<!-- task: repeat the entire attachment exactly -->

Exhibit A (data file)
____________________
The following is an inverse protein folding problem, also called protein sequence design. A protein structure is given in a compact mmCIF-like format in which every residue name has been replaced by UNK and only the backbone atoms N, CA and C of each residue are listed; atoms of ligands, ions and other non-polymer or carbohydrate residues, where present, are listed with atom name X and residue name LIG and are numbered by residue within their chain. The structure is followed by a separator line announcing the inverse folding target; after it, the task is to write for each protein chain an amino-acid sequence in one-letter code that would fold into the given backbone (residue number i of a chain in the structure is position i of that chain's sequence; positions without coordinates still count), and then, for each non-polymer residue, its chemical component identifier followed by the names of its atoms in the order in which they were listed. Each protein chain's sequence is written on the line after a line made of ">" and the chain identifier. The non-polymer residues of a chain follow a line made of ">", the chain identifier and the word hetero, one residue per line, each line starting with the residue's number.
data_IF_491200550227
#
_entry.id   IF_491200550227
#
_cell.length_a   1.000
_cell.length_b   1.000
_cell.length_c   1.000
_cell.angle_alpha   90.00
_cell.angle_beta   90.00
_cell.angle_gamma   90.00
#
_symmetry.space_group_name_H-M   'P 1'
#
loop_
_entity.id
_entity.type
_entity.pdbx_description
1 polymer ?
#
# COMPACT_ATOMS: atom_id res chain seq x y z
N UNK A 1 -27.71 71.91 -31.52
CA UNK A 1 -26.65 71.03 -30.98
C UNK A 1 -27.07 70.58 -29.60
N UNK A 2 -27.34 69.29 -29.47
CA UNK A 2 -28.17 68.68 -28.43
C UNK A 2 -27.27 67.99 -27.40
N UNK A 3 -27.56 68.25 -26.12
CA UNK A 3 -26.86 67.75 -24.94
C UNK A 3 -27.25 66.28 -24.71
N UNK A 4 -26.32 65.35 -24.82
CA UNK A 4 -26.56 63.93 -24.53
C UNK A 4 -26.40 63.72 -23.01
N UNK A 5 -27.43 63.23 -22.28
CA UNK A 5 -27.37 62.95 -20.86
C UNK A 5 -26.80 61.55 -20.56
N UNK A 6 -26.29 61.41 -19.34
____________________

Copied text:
The following is an inverse protein folding problem, also called protein sequence design. A protein structure is given in a compact mmCIF-like format in which every residue name has been replaced by UNK and only the backbone atoms N, CA and C of each residue are listed; atoms of ligands, ions and other non-polymer or carbohydrate residues, where present, are listed with atom name X and residue name LIG and are numbered by residue within their chain. The structure is followed by a separator line announcing the inverse folding target; after it, the task is to write for each protein chain an amino-acid sequence in one-letter code that would fold into the given backbone (residue number i of a chain in the structure is position i of that chain's sequence; positions without coordinates still count), and then, for each non-polymer residue, its chemical component identifier followed by the names of its atoms in the order in which they were listed. Each protein chain's sequence is written on the line after a line made of ">" and the chain identifier. The non-polymer residues of a chain follow a line made of ">", the chain identifier and the word hetero, one residue per line, each line starting with the residue's number.
data_IF_491200550227
#
_entry.id   IF_491200550227
#
_cell.length_a   1.000
_cell.length_b   1.000
_cell.length_c   1.000
_cell.angle_alpha   90.00
_cell.angle_beta   90.00
_cell.angle_gamma   90.00
#
_symmetry.space_group_name_H-M   'P 1'
#
loop_
_entity.id
_entity.type
_entity.pdbx_description
1 polymer ?
#
# COMPACT_ATOMS: atom_id res chain seq x y z
N UNK A 1 -27.71 71.91 -31.52
CA UNK A 1 -26.65 71.03 -30.98
C UNK A 1 -27.07 70.58 -29.60
N UNK A 2 -27.34 69.29 -29.47
CA UNK A 2 -28.17 68.68 -28.43
C UNK A 2 -27.27 67.99 -27.40
N UNK A 3 -27.56 68.25 -26.12
CA UNK A 3 -26.86 67.75 -24.94
C UNK A 3 -27.25 66.28 -24.71
N UNK A 4 -26.32 65.35 -24.82
CA UNK A 4 -26.56 63.93 -24.53
C UNK A 4 -26.40 63.72 -23.01
N UNK A 5 -27.43 63.23 -22.28
CA UNK A 5 -27.37 62.95 -20.86
C UNK A 5 -26.80 61.55 -20.56
N UNK A 6 -26.29 61.41 -19.34